Posts Tagged ‘briansolis’

Introducing The Conversation Prism


Last year, Robert Scoble and Darren Barefoot debuted the Social Media Starfish to visualize and document the rapidly evolving landscape for social tools, services, and networks.

If you work in marketing, public relations, advertising, customer service, product development, or any discipline that’s motivated, shaped, and directed by customers, peers, stakeholders and influencers, monitoring and in some cases, participating in online conversations is critical in competing for the future.

SEC To Recognize Corporate Blogs as Public Disclosure, What This Means for Wires and Press Releases

Note: This post originally ran on TechCrunch, “SEC To Recognize Corporate Blogs as Public Disclosure. Can We Now Kill the Press Release?

Here’s the director’s cut, “SEC To Recognize Corporate Blogs as Public Disclosure, What This Means for Wires and Press Releases”

For several years, Sun CEO, Jonathan Schwartz has lobbied the SEC to allow disclosure of financial information through corporate blogs. In a landmark announcement, it seems that Mr. Schwartz may indeed get his wish, and with it, a historical decision that could break the age-old shackles that bound businesses to traditional media and distribution channels in order to satisfy full disclosure.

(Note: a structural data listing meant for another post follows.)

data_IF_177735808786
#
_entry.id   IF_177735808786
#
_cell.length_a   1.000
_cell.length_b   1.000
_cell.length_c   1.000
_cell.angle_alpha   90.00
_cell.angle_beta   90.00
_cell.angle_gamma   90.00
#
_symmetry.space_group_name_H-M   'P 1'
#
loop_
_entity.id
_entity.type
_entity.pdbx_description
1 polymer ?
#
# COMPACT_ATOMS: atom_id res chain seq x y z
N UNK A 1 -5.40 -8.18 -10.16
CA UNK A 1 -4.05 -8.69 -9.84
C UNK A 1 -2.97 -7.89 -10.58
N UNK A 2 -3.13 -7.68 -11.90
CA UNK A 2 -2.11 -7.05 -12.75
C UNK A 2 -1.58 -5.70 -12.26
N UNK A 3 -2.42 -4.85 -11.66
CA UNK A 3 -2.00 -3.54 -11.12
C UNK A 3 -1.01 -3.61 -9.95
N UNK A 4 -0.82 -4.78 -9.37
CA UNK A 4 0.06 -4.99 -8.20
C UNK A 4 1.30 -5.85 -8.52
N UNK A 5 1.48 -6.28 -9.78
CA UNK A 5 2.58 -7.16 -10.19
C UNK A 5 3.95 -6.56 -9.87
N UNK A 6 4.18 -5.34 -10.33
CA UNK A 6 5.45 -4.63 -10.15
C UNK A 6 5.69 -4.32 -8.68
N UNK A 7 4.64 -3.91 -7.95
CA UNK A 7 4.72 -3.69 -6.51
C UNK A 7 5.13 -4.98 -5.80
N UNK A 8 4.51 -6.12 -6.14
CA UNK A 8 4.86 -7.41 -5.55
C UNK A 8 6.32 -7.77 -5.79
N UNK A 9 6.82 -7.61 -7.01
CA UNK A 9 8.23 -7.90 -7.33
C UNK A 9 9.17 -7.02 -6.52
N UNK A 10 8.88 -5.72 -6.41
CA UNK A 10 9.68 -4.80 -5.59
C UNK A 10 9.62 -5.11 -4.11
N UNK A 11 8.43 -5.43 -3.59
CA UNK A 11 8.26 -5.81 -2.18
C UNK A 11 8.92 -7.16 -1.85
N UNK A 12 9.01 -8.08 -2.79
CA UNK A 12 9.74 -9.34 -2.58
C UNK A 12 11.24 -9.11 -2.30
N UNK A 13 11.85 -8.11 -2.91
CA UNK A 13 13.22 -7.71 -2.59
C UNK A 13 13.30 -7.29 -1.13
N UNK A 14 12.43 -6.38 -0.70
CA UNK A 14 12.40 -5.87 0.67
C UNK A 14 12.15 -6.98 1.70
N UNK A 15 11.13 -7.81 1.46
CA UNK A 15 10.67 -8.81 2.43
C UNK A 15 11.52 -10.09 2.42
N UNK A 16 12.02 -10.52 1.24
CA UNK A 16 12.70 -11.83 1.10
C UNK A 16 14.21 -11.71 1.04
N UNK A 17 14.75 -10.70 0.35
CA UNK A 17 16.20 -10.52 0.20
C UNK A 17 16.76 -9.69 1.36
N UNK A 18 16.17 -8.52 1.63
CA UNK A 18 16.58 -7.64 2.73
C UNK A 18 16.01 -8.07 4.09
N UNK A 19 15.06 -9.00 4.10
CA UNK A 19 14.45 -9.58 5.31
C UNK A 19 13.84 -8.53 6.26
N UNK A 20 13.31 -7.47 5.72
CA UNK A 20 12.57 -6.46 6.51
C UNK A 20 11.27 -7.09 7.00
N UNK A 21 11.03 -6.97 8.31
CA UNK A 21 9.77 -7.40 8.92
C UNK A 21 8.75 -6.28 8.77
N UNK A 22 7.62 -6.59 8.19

Comcast Cares and Why Your Business Should Too – The Socialization of Service


Bradley C. Bower for The New York Times
Frank Eliason, digital care manager at Comcast

There’s certainly no shortage of discussions in the blogosphere that examine and spotlight companies that are listening to brand-related conversations across the Social Web to improve customer service, retention, and loyalty. But, when the New York Times decides to profile the emerging and critically important trend of two-way dialog between company representatives and stakeholders, we actually begin the process of crossing the chasm into the mainstream.

Facebook Connects Your Brand Across the Social Web

I attended the Facebook f8 developer conference yesterday in San Francisco and I’m still recovering from the overwhelming experience.

Thousands of developers flocked to the San Francisco Design Center to see their Social Sherpa in person and calibrate with his vision for the next year of propagating the social graph. It’s indeed a movement and his influence can not be underestimated. Comparisons to Steve Jobs were broadcast as freely as the ideas for new apps that were exchanged in almost every conversation.

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New Communication Theory and the New Roles for the New World of Marketing

In the era of the “new” social Web, communications is actually evolving back to its origins of communicating with people, not at them. It may seem implied, but communications does not, for the most part, embody two-way discussions.

Over the years, communications has evolved into a one-way distribution channel that broadcasts messages at target audiences. In the process, communications stopped being about communication, focusing instead on the marketing aspects of top-down message push and control, what we now commonly refer to as marketing communications aka marcom. Marcom embodies traditional and new marketing branches that include advertising, PR, Web/interactive, event, among many other disciplines (depending on the organization).

The Social Revolution is Our Industrial Revolution

Broadcast and print media and the services that support the creation and distribution of information are not dead and Social Media is not going to get indicted for holding the smoking gun.